70. The molecule of claim 63, wherein Q1 and Q2 are linear linkers or oblique inkers.
71. The molecule of claim 63, wherein X1—Q1— and X2—Q2— are independently selected from the group consisting of 3-(2-(4-mercaptophenyl)ethynyl)phenyl, 3-mercaptomethylphenyl, 3-hydroselenophenyl, 3-(2-(4-hydroselenopenyl)ethynyl)phenyl, 3-hydrotellurophenyl, and 3-(2-(4-hydrotellurophenyl)ethynyl)phenyl.
72. The molecule of claim 63, wherein
K1, K2, K3, K4, K5, K 6, K7, K8, K9, K10, K11, and K12 are the same;
M1 and M3 are the same;
M1 and M2 are different;
S1, S2, S3 and S4are the same; and
E1 and E2 are the same.
73. A method of storing data, said method comprising:
(i) providing an apparatus according to claim 1; and
(ii) applying a voltage to said electrode at sufficient current to set an oxidation state of said storage medium.
74. The method of claim 73, wherein said voltage ranges up to about 2 volts.
75. The method of claim 73, wherein said voltage is the output of an integrated circuit.
76. The method of claim 73, further comprising detecting the oxidation state of said storage medium and thereby reading out the data stored therein.
77. The method of claim 76, wherein said detecting the oxidation state of the storage medium further comprises refreshing the oxidation state of the storage medium.
78. The method of claim 76, wherein said detecting comprises analyzing a readout signal in the time domain.
79. The method of claim 76, wherein said detecting comprises analyzing a readout signal in the frequency domain.
80. The method of claim 79, wherein said detecting comprises performing a Fourier transform on said readout signal.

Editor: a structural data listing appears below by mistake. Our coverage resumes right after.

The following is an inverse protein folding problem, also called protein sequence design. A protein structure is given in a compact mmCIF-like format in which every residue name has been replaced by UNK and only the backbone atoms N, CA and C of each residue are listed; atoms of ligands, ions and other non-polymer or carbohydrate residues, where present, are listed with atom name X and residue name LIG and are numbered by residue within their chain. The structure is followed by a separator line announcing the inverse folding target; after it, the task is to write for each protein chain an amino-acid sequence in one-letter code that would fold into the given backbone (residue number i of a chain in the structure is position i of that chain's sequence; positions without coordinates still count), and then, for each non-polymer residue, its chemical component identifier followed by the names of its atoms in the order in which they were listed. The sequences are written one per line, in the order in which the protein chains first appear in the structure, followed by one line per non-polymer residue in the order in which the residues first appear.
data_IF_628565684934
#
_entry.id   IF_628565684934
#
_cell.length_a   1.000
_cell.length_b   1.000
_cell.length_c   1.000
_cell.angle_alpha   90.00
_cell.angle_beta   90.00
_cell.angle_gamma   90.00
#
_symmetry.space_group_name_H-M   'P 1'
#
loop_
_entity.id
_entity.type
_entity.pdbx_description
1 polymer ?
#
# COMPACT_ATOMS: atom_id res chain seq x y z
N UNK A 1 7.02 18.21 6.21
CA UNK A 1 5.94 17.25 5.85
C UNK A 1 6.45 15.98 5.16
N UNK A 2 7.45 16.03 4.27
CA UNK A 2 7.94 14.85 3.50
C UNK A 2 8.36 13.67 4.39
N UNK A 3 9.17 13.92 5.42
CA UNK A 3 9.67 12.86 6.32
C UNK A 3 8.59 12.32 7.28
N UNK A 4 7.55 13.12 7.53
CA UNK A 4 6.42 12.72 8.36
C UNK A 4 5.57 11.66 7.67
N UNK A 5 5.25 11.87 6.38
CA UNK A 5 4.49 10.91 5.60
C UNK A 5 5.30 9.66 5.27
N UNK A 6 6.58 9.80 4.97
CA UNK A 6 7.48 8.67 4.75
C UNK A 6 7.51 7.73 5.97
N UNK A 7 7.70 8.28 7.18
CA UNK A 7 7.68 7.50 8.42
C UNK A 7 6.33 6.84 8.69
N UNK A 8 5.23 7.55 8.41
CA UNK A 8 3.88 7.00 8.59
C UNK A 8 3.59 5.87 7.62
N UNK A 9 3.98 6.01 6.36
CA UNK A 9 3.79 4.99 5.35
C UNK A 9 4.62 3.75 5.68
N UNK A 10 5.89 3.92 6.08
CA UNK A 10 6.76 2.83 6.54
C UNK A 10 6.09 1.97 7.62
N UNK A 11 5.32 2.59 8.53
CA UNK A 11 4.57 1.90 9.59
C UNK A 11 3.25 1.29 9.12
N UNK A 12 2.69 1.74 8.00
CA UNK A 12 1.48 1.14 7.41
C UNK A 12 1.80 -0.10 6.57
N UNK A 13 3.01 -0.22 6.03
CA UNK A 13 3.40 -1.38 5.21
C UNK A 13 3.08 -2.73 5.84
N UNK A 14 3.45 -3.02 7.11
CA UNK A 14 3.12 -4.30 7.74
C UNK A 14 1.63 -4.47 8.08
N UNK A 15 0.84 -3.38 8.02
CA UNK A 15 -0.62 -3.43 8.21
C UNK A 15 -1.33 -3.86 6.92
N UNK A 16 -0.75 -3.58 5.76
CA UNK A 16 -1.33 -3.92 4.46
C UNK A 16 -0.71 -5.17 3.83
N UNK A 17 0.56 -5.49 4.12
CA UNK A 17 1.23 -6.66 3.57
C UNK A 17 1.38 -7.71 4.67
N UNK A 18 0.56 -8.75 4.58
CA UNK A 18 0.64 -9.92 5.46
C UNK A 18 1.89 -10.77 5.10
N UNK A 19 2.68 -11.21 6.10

81. The method of claim 76, wherein said detecting utilizes a voltammetric method.
82. In a computer system, a memory device, said memory device comprising the apparatus of claim 1.
83. A computer system comprising a central processing unit, a selector device, and a memory device, said memory device comprising the apparatus of claim 1.
84. A computer system according to claim 83, further comprising a display.
Description

This invention was made with Government support under Grant No. N00014-99-1-0357 from the Office of Naval Research. The Government has certain rights to this invention.

FIELD OF THE INVENTION

This invention relates to memory devices. In particular, this invention provides an electronic memory device capable of storing information in extremely high density.

BACKGROUND OF THE INVENTION

Basic functions of a computer include information processing and storage. In typical computer systems, these arithmetic, logic, and memory operations are performed by devices that are capable of reversibly switching between two states often referred to as “0” and “1”. In most cases, such switching devices are fabricated from semiconducting devices that perform these various functions and are capable of switching between two states at a very high speed using minimum amounts of electrical energy. Thus, for example, transistors and transistor variants perform the basic switching and storage functions in computers.

Because of the huge data storage requirements of modern computers, a new, compact, low-cost, very high capacity, high speed memory configuration is needed. To reach this objective, molecular electronic switches, wires, microsensors for chemical analysis, and opto-electronic components for use in optical computing have been pursued. The principal advantages of using molecules in these applications are high component density (upwards of 1018 bits per square centimeter), increased response speeds, and high energy efficiency.

A variety of approaches have been proposed for molecular-based memory devices. While these approaches generally employ molecular architectures that can be switched between two different states, all of the approaches described to date have intrinsic limitations making their uses in computational devices difficult or impractical.